This post was written by Heather Sachs. Heather is a Registered Dietitian with a Masters degree in Clinical Nutrition. She has more than 15 years of experience combining her knowledge in food, nutrition, and regulatory affairs as well as translating science into impactful brand communication. Heather is currently Blue Apron’s Director of Regulatory Affairs.
In September 2022, Registered Dietitian’s around The United States received a long overdue gift. Following the industry’s 2015 challenge of the definition of the term healthy and subsequent comment period, FDA finally issued its proposed definition of the term Healthy when used as a claim on food packaging.
The goal of this new definition is to better align the term healthy with the Dietary Guidelines for Americans, based on current science as well as the updated nutrition facts label.
Under this proposed definition, products may be labeled as “healthy” if they contain meaningful amounts of food from at least one of the food groups or subgroups recommended by the 2020-2025 Dietary Guidelines for Americans (DGAs). (fruits, vegetables, dairy, whole grains, etc.)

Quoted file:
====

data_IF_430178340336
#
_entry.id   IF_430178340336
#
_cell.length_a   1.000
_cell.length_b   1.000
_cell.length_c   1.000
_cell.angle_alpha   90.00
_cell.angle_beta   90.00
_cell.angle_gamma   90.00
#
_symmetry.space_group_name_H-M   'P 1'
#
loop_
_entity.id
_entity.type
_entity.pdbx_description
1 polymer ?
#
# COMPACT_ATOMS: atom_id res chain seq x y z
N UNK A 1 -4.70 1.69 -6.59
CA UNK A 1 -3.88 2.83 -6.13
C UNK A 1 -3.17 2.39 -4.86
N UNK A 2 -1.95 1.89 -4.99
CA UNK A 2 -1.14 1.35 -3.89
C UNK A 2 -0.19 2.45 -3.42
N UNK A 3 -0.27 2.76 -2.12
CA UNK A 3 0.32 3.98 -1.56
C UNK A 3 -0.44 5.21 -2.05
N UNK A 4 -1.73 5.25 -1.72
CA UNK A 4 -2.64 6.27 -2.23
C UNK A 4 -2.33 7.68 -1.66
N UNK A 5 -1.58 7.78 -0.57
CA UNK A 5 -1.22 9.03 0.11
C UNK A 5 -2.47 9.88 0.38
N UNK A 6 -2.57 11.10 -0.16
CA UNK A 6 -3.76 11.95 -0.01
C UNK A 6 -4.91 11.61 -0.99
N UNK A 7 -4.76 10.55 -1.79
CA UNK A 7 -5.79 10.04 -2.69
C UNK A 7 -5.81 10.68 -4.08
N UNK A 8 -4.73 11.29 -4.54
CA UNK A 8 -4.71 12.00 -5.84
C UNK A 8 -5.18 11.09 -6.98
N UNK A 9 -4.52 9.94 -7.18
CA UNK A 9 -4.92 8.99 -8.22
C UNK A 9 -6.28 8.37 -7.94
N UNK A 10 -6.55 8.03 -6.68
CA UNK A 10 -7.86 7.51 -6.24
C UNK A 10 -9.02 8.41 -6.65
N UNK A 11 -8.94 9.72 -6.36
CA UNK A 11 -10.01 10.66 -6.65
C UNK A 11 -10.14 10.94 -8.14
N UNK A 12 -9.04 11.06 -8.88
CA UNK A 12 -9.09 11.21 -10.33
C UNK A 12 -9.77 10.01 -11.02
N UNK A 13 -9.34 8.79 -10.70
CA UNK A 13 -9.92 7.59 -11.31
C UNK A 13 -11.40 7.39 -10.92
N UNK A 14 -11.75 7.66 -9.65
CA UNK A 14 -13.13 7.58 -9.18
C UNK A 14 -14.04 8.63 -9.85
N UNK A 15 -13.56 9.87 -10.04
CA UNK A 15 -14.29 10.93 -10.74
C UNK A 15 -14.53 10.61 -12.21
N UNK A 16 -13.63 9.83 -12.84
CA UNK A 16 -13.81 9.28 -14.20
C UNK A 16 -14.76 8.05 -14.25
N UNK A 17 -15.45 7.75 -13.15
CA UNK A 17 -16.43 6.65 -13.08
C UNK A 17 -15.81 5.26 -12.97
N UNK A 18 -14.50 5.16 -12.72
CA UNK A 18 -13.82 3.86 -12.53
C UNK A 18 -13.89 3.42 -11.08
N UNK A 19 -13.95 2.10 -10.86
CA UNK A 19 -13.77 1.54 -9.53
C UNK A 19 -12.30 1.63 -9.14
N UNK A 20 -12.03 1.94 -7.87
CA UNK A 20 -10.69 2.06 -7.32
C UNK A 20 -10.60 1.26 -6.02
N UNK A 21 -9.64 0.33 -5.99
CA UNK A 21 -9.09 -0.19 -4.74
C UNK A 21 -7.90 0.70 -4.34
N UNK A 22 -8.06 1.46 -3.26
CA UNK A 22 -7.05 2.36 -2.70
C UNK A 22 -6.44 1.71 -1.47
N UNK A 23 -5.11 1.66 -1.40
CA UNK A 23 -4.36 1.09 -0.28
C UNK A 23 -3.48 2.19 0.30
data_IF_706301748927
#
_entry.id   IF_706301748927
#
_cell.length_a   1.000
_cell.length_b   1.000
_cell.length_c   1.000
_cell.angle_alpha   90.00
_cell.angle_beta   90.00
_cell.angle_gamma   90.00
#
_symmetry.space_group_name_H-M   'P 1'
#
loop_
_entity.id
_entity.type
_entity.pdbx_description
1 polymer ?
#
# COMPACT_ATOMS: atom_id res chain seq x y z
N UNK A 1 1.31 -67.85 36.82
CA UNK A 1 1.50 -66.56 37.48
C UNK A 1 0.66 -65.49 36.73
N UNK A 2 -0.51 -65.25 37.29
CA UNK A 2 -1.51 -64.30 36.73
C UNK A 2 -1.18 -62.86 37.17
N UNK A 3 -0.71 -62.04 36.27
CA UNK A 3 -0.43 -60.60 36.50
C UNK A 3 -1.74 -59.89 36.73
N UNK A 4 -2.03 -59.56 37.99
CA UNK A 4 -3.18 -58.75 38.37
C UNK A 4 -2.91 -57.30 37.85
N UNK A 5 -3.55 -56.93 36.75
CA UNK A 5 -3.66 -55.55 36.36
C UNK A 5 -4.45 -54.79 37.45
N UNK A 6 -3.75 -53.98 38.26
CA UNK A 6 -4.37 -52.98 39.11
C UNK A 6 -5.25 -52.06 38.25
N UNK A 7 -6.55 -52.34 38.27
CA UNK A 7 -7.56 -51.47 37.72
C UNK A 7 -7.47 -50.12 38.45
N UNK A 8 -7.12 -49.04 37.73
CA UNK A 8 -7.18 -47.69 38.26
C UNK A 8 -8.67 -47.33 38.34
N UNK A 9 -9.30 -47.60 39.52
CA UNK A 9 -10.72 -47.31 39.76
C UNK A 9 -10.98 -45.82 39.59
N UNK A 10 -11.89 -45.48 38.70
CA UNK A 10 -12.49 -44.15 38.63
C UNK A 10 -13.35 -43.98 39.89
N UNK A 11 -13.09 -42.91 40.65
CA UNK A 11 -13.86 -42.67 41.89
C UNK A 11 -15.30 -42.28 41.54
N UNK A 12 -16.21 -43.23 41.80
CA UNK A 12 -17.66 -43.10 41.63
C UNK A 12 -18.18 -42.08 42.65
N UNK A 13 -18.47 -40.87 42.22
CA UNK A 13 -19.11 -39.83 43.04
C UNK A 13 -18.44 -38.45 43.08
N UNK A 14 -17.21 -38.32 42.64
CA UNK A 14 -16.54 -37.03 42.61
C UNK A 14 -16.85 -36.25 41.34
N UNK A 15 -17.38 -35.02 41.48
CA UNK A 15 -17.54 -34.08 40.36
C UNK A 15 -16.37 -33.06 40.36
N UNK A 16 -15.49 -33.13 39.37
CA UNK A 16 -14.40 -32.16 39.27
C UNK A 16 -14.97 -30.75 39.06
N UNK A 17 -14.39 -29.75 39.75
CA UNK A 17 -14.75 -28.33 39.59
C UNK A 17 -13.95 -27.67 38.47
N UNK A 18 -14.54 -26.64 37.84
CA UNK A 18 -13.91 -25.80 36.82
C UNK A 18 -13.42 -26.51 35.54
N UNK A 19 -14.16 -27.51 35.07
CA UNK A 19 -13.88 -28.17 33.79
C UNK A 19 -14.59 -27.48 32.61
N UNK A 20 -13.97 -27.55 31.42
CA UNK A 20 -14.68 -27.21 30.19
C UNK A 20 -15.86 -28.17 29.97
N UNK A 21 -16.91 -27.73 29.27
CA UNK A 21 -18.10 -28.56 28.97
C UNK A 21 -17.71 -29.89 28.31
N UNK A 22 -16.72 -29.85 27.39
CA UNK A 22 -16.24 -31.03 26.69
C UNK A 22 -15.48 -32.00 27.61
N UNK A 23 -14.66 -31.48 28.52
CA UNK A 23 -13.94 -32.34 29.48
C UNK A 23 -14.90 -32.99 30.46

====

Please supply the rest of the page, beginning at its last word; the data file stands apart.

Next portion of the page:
The new proposed definition also aims to limit nutrients in certain food categories which in overabundance can lead to negative health outcomes (saturated fat, sodium, added sugar).
The additional focus on food groups that this expanded proposed definition introduces, rather than solely on a set of nutrients could help consumers more clearly identify food to choose to sustain healthy dietary practices.
FDA is also currently looking into the creation of a symbol to represent the term healthy which could be used on a product to convey the product meets the healthy criteria.
The regulatory definition of the term is complicated, but what does healthy actually mean to you?
Many people strive to follow a healthy diet. Depending on your lifestyle, healthy eating can look pretty different. You don’t have to follow an entirely organic, plant-based, and local style to feel like you’re making healthy choices.
Life is crazy, but healthy eating can be fun and enjoyable. Maybe some days you eat locally, while on busier days you rely on pre-prepared foods. Whether it’s takeout, cooking a meal from scratch, or cooking semi-prepped ingredients, the foods that we eat are an essential part of a healthy lifestyle.
It’s also important to consider mental health. For busy working parents, saving time by having a Blue Apron Wellness box delivered each week can free up time to spend with your family, and will deliver fresh produce straight to your door.
Healthy may have a strict regulatory definition, but that’s not necessarily the way we live our lives. It’s helpful to understand how the term is used in marketing, but it’s equally important to create your own definition of healthy for yourself and your family.